- Passives: Respondents who score 7 or 8 on the NPS survey are considered passives. They are usually satisfied with your product or service but might be less likely to recommend it to others.
- Detractors: Respondents who score 6 or lower on your NPS surveys are detractors. They are dissatisfied and unhappy customers who are likely to give negative feedback about your products to others. They may even discourage a friend or colleague from using it.
You can calculate the NPS by subtracting the percentage of promoters from the percentage of detractors.
What is the NPS follow-up question?
The NPS follow-up question is an open-ended question that is often sent to customers after they have given their rating in the NPS survey. This question asks customers to explain in their own words why they would or would not suggest your product or service.
What is the importance of the NPS follow-up question?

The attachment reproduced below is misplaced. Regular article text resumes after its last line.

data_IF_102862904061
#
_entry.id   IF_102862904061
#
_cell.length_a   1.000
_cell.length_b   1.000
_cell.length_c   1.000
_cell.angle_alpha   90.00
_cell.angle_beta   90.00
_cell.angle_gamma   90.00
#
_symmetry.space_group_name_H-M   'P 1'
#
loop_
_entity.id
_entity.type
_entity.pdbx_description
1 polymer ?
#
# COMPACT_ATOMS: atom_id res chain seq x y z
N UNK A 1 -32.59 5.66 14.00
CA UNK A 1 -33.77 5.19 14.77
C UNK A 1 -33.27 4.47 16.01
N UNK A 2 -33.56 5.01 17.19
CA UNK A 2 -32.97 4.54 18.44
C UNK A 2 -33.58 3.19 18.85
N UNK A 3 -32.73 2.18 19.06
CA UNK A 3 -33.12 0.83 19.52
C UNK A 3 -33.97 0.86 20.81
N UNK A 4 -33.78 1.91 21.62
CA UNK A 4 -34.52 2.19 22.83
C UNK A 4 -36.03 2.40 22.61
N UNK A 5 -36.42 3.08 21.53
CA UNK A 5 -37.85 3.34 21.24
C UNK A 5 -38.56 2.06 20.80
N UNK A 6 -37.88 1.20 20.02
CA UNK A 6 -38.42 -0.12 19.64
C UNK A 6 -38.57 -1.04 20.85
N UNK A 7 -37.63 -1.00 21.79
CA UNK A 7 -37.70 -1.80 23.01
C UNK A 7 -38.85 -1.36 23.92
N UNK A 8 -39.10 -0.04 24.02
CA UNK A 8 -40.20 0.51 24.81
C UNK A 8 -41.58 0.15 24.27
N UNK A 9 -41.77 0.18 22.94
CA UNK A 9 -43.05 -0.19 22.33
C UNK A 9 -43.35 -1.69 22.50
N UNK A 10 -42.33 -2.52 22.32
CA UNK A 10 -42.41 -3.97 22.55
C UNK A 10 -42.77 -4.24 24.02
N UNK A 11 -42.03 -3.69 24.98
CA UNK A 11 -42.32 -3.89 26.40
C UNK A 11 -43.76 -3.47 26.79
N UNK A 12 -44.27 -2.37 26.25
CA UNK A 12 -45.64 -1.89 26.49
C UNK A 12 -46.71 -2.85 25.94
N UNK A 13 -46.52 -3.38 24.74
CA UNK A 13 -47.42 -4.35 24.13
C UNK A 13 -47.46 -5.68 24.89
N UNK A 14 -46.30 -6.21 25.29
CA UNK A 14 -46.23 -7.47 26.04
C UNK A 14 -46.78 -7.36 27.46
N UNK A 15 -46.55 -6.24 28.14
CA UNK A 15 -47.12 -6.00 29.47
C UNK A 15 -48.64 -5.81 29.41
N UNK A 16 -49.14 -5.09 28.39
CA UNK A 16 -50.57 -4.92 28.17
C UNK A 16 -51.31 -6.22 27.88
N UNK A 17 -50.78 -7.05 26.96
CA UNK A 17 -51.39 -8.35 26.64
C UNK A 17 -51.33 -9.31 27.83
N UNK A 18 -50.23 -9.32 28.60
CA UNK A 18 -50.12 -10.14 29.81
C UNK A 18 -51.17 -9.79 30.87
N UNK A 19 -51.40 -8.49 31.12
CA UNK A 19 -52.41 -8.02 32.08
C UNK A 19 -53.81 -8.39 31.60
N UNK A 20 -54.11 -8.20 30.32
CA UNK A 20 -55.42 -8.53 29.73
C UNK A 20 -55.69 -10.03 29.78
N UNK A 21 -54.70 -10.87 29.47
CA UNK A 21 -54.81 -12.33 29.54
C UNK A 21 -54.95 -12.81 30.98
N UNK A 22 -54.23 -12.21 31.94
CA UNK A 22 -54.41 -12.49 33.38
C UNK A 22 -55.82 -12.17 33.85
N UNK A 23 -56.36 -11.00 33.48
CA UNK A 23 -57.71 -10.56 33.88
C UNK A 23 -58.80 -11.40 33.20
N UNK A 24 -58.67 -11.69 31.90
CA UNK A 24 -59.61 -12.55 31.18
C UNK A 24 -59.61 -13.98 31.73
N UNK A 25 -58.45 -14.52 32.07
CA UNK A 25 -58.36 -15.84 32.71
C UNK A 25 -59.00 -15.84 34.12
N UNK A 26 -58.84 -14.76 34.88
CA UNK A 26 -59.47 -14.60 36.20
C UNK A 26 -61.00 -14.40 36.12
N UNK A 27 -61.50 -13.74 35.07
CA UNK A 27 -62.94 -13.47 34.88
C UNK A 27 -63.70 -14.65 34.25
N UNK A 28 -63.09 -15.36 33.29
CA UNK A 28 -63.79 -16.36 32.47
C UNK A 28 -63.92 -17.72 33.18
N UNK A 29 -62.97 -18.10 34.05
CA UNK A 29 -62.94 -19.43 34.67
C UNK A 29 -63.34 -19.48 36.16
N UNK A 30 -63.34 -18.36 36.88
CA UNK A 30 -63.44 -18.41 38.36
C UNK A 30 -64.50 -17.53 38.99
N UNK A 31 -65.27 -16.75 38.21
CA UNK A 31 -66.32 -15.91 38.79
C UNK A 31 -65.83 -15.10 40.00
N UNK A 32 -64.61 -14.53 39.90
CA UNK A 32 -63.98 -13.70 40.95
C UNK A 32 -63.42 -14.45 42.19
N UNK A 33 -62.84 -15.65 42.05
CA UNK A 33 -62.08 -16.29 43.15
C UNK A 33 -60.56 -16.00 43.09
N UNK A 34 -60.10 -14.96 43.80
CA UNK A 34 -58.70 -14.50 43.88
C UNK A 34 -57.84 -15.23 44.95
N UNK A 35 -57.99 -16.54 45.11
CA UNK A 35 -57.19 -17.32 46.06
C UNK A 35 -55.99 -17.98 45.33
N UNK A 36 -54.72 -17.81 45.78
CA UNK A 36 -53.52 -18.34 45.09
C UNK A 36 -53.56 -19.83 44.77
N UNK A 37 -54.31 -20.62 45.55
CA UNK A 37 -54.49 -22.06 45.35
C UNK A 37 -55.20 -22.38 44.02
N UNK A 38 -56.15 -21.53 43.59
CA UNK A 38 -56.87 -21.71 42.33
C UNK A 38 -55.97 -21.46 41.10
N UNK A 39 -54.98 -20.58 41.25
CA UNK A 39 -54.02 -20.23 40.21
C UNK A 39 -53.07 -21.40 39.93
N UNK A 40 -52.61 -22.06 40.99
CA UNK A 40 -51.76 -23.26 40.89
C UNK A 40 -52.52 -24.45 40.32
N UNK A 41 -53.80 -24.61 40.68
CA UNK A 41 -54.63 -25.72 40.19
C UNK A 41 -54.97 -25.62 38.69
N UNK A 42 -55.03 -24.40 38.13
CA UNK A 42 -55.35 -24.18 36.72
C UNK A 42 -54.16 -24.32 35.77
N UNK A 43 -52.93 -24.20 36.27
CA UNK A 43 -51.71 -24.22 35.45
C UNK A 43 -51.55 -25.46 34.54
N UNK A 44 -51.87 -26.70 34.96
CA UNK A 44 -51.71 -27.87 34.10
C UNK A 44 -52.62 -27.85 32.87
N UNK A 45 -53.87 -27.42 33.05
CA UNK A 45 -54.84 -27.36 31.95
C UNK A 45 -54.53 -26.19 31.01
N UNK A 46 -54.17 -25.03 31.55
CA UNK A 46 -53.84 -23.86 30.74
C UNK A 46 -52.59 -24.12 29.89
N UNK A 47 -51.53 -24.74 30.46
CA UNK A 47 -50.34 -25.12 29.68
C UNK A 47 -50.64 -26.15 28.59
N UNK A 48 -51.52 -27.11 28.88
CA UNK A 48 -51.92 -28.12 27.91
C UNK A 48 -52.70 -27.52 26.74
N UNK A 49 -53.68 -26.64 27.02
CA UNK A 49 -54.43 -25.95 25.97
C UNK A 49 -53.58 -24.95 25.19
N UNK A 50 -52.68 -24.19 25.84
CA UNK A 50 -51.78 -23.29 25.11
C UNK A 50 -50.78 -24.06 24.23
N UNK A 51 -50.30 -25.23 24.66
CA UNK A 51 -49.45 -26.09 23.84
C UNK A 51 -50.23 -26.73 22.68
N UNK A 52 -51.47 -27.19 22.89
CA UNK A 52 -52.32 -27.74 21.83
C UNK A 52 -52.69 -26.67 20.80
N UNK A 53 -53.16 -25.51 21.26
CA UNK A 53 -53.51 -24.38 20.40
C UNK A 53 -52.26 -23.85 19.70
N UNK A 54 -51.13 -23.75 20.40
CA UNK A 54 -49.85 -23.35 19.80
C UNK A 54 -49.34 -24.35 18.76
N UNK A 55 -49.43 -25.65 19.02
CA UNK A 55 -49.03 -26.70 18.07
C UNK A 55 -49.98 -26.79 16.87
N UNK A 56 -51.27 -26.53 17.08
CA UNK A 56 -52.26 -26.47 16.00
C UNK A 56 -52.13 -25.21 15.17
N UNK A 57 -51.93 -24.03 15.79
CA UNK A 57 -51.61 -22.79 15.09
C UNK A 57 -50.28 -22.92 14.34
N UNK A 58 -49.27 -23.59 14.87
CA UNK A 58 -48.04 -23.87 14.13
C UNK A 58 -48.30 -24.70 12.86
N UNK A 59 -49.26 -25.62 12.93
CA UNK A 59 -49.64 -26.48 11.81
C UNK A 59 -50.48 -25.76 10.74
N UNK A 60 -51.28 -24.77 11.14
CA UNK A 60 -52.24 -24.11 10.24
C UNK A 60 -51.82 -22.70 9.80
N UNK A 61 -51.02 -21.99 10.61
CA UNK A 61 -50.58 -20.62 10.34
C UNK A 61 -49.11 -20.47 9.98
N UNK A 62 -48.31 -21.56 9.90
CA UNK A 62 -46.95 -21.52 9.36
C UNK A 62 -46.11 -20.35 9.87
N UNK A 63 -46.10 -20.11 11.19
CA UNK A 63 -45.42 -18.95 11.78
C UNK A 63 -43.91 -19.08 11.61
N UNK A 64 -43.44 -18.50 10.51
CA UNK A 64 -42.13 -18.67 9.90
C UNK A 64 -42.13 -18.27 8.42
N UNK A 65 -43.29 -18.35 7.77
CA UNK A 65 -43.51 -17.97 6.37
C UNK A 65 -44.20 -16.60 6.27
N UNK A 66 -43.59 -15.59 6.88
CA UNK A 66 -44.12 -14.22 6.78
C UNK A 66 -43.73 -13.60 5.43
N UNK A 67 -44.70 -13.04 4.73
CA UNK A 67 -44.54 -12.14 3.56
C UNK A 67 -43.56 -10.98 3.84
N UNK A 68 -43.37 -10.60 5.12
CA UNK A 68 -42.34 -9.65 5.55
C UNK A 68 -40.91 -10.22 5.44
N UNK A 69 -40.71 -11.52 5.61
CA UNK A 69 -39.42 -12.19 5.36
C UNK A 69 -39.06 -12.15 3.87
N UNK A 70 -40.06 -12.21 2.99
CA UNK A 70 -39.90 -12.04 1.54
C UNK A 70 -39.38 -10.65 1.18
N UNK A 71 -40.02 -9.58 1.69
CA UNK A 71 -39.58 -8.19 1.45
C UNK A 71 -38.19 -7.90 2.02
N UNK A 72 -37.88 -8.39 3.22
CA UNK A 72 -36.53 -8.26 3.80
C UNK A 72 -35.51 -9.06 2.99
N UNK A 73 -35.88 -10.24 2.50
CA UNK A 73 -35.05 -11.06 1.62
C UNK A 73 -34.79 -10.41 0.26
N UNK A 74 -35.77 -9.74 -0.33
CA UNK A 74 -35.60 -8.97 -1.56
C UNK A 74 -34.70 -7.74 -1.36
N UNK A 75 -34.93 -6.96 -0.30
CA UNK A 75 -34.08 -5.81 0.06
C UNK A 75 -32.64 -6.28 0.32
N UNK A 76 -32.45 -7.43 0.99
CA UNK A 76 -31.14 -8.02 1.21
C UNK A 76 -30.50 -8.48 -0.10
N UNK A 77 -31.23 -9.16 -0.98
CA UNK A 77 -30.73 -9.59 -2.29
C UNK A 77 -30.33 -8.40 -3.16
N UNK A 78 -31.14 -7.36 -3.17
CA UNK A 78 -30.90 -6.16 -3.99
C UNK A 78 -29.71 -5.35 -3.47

The NPS follow-up question is an important tool to help you better understand customers and enhance the customer experience. You can regularly track NPS to make more data-driven decisions to improve your product or service.
Let’s see how it helps your SaaS business in different aspects.
Understand the logic behind the score
Understanding the logic behind the score can help you gain insights into your product’s strengths and weaknesses. It lets you manage the customer experience better with more data-driven and informed decisions.
The NPS follow-up question helps you know why a customer gave a specific score on the NPS survey. When you learn about the individual reasons from a significantly large customer base, you can better understand what parts of your product bring in customer satisfaction and what parts don’t.
Identify weak areas of the product or service
The NPS follow-up questions will help you identify the weak areas of your product or service that are causing the most frustration or dissatisfaction among customers. You can then concentrate on the weak areas to improve your NPS and boost customer loyalty.
Understanding why your customers are unlikely to recommend your product to a friend or colleague helps you analyze emerging trends or patterns and start working on improving them.
Act upon real feedback
The NPS follow-up questions help you gain real valuable feedback to act on. Using this user feedback insight, you can prioritize changes, focus on making meaningful improvements, and enhance the overall customer experience.